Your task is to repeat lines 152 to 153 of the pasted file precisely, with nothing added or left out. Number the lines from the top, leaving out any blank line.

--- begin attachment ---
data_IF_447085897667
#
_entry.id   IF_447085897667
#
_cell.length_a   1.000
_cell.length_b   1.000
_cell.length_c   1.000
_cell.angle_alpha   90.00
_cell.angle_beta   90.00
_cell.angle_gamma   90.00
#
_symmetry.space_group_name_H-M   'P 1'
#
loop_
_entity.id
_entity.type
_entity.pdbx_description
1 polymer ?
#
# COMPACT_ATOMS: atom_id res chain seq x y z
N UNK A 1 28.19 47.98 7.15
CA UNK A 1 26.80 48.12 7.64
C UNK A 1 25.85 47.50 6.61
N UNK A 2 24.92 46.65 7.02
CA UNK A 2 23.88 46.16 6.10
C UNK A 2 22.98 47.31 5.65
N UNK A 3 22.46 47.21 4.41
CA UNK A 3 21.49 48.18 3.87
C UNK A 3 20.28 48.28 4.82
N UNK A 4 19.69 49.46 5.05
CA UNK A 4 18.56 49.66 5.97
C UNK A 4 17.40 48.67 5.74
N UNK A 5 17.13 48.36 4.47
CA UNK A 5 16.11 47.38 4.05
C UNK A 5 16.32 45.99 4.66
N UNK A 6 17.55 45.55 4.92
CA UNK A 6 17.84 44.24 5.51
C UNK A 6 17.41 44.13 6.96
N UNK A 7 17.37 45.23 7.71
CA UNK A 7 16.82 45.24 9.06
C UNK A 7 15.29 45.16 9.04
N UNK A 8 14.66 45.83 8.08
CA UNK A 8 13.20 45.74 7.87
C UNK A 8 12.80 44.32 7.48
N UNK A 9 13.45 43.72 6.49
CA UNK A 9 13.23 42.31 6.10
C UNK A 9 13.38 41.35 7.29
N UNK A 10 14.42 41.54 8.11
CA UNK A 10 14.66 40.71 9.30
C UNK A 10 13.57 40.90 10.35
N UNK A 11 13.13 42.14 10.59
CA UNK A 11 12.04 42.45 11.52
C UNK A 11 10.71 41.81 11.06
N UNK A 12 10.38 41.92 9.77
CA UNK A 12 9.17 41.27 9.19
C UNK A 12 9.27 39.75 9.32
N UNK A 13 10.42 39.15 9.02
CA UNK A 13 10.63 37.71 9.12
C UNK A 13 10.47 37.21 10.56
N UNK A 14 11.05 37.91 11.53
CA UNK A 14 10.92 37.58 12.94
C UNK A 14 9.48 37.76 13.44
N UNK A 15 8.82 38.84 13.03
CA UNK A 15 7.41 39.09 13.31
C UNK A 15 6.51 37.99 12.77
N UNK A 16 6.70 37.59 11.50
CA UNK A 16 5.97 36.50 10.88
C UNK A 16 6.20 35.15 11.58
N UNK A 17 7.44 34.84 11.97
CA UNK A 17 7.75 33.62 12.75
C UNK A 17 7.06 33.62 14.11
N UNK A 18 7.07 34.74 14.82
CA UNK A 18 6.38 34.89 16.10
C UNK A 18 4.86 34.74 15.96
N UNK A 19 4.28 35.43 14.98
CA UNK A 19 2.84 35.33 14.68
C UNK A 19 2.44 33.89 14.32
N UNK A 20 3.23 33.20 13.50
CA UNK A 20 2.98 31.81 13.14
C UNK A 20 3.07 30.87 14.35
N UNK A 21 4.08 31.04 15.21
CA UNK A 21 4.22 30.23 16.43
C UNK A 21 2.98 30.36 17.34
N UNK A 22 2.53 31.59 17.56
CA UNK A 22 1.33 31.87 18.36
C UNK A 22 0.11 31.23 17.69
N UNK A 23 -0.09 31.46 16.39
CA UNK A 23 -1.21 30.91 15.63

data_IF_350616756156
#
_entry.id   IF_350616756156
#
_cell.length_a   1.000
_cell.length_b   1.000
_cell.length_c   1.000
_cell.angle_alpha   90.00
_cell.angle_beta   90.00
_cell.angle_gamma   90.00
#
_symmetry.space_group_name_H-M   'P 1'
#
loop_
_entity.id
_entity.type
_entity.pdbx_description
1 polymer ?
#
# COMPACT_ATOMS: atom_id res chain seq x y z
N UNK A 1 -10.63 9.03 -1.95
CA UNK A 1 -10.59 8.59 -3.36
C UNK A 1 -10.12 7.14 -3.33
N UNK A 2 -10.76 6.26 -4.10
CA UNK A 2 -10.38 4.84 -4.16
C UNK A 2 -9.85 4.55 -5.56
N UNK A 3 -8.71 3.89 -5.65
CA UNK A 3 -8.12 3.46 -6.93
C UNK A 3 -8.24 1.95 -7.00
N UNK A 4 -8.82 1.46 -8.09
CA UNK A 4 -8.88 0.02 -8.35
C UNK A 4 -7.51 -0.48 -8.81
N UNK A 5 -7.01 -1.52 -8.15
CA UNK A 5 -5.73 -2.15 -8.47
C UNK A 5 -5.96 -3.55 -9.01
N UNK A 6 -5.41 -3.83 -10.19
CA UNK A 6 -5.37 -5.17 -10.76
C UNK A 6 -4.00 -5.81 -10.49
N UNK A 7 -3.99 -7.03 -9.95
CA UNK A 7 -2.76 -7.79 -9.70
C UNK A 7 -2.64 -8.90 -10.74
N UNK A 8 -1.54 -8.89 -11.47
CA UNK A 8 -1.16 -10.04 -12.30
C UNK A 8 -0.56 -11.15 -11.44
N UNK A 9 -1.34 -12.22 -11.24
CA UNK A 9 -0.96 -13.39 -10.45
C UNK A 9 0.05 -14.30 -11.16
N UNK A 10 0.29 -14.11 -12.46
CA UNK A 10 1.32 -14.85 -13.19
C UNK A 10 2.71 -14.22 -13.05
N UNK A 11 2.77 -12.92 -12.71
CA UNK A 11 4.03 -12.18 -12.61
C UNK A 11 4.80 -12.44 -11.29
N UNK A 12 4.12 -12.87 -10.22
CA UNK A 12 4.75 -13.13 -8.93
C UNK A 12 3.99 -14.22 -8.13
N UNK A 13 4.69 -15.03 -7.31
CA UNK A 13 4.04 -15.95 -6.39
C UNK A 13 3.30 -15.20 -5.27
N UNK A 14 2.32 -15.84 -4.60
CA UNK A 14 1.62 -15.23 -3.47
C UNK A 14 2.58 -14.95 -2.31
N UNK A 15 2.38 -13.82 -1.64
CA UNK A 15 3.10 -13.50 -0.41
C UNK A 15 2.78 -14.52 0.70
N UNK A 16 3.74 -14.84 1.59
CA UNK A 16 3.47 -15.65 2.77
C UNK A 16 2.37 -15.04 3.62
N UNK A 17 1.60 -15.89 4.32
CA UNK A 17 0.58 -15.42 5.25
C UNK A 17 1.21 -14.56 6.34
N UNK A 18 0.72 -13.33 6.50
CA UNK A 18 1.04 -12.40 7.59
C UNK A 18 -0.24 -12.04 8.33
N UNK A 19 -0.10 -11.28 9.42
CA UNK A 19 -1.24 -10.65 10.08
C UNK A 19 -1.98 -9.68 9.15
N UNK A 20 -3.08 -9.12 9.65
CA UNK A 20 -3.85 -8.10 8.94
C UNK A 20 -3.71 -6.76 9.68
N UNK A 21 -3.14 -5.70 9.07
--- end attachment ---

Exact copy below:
CA UNK A 15 3.10 -13.50 -0.41
C UNK A 15 2.78 -14.52 0.70